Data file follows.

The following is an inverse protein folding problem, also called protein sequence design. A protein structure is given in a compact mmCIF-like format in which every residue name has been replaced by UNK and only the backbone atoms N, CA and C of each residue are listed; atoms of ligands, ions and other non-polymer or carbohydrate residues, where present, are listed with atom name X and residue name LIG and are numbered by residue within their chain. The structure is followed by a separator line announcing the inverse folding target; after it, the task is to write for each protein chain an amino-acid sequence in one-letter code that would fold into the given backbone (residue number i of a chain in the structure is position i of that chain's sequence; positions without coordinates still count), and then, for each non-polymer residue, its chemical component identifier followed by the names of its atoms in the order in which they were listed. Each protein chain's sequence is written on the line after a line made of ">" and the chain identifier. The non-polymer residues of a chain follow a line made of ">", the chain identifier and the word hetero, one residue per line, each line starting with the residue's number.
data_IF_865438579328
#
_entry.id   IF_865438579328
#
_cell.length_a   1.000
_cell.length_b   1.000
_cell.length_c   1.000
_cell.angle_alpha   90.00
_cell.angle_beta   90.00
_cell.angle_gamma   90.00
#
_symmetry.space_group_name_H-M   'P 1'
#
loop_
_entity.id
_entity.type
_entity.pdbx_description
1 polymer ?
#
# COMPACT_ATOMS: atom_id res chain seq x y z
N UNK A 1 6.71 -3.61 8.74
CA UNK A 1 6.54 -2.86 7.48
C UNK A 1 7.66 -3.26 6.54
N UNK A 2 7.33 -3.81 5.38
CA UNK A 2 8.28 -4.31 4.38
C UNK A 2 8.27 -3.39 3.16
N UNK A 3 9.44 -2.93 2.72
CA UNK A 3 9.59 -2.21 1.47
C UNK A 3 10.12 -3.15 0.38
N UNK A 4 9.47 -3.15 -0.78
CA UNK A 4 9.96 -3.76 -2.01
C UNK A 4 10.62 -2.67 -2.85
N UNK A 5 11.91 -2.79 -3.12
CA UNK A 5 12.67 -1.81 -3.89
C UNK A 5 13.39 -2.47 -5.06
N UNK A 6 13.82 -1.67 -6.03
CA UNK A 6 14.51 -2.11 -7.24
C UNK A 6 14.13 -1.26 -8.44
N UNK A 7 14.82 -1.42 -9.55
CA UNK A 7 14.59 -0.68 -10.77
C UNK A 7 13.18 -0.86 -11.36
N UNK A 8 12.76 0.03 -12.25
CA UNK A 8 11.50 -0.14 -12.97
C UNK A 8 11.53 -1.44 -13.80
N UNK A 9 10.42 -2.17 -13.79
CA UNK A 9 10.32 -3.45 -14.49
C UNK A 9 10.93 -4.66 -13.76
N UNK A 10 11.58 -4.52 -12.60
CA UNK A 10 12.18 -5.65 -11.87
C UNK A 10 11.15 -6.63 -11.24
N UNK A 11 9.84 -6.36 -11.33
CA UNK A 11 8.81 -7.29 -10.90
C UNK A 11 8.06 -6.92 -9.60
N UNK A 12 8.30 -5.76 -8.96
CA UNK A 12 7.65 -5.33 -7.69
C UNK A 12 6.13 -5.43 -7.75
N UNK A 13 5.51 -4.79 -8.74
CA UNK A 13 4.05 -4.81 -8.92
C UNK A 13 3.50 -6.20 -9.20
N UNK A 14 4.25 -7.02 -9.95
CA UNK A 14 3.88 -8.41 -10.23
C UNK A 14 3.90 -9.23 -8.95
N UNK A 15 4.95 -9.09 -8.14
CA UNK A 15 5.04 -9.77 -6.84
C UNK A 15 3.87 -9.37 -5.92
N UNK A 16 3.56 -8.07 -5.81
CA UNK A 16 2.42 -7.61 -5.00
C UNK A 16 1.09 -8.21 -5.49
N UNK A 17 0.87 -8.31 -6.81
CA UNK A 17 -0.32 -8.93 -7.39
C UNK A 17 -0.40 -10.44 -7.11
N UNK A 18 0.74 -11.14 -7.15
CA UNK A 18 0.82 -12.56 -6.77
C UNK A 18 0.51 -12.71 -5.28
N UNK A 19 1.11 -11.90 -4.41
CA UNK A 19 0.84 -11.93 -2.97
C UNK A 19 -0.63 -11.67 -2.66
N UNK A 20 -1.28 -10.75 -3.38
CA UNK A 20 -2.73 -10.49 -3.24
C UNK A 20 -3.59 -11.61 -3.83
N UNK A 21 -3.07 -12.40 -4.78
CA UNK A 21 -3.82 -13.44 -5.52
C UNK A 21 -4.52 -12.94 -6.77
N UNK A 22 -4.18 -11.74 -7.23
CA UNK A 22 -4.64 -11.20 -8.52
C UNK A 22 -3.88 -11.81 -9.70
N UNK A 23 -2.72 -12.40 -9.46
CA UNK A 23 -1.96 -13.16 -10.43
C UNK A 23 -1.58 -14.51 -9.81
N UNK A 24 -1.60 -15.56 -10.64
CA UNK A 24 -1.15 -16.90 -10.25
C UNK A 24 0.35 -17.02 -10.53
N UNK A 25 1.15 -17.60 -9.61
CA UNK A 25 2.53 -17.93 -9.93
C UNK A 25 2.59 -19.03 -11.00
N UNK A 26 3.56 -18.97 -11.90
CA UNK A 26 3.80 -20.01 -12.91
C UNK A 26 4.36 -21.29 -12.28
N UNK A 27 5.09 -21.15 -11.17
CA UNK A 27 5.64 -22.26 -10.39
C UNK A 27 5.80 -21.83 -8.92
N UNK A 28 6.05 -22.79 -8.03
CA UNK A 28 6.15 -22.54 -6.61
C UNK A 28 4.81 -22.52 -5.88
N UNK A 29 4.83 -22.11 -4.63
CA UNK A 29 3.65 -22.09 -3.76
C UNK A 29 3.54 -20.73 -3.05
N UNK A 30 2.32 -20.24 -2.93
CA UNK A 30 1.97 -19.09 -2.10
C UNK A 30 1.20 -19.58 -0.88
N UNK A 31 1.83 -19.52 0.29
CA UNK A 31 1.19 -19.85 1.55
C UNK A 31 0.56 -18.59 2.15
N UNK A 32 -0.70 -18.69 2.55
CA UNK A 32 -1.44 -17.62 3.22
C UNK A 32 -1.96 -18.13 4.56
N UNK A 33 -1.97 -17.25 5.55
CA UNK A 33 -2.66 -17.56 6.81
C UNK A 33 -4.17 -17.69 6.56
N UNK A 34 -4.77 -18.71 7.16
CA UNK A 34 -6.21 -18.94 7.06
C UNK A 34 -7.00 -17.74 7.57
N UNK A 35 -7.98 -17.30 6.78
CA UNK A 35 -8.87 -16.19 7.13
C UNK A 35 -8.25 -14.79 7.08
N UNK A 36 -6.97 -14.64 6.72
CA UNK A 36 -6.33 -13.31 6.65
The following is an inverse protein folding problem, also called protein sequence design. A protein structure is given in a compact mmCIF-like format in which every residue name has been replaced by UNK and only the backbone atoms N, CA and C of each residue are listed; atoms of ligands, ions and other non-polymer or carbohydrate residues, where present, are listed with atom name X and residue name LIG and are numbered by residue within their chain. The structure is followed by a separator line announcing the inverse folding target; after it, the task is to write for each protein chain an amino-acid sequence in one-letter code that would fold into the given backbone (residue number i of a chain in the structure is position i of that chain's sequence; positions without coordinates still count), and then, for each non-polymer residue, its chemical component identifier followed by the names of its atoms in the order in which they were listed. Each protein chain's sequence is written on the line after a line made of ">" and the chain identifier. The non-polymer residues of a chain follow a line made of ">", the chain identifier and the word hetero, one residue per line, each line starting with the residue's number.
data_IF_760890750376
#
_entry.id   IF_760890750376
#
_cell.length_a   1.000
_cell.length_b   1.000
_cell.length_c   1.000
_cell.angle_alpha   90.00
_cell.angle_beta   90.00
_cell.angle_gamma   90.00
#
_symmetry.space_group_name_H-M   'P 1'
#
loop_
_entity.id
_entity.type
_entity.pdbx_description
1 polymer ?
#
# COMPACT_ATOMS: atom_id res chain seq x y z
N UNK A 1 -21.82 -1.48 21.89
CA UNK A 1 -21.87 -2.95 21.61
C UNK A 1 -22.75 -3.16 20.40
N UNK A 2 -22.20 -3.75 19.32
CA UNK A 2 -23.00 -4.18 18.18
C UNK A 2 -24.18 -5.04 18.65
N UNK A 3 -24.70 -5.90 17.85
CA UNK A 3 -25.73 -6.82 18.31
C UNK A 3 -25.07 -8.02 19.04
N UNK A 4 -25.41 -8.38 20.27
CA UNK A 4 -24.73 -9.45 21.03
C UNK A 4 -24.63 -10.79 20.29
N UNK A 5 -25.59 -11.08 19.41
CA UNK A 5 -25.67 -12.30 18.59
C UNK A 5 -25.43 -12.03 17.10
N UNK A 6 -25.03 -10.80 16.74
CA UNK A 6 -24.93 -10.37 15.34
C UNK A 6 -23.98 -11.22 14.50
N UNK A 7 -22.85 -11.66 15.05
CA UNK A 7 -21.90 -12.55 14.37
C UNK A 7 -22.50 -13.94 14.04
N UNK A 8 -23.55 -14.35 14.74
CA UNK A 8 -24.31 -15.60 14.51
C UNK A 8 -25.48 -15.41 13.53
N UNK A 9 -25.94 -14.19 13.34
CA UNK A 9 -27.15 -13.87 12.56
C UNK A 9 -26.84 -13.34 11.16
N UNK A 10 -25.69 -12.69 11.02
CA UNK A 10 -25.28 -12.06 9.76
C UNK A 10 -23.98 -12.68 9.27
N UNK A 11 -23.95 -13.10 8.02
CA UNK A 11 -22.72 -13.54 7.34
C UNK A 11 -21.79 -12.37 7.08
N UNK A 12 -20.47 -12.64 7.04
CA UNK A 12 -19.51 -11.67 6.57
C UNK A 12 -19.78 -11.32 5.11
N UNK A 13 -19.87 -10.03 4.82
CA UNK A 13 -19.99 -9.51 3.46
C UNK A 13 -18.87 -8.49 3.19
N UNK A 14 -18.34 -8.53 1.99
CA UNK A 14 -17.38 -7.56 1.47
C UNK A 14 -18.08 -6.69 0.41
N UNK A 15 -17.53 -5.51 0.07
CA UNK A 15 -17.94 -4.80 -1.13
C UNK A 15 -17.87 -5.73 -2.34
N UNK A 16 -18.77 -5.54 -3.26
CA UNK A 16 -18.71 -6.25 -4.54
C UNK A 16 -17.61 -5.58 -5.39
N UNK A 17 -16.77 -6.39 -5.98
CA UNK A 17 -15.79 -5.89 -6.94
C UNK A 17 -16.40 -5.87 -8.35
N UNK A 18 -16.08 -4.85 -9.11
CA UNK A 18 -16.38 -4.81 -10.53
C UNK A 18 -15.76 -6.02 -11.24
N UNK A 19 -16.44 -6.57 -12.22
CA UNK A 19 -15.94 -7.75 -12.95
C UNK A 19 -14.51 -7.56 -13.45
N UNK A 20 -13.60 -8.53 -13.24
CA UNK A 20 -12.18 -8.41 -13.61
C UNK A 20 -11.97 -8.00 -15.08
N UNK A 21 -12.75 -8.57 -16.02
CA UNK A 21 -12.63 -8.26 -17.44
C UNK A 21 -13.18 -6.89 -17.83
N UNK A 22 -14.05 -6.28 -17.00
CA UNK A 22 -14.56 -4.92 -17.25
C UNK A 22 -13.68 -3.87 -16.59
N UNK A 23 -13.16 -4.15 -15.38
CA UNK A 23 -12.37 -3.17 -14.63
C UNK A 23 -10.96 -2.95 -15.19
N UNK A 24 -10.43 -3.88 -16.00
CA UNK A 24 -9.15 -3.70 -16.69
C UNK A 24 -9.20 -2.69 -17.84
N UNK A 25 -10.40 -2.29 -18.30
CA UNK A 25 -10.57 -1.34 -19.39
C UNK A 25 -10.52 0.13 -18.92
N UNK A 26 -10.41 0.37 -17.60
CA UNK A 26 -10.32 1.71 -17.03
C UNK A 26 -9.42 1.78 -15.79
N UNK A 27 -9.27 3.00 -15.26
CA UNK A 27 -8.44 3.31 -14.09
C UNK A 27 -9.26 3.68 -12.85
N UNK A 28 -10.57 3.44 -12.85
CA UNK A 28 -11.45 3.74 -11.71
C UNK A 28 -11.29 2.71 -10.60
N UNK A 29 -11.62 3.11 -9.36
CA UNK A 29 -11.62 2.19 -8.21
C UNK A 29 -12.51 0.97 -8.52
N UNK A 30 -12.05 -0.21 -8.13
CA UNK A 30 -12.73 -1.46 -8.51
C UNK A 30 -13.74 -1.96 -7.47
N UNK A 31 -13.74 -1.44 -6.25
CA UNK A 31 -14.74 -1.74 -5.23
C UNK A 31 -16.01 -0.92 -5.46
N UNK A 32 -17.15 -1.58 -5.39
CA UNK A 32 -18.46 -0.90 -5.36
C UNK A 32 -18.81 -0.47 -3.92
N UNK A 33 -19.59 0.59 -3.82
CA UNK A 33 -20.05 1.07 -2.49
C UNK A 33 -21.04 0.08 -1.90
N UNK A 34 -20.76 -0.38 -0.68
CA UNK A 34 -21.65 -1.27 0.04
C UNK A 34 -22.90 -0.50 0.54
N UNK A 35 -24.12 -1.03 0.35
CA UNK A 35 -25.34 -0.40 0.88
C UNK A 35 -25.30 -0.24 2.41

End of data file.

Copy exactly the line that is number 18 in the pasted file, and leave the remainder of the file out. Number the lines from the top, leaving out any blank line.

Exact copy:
_entity.pdbx_description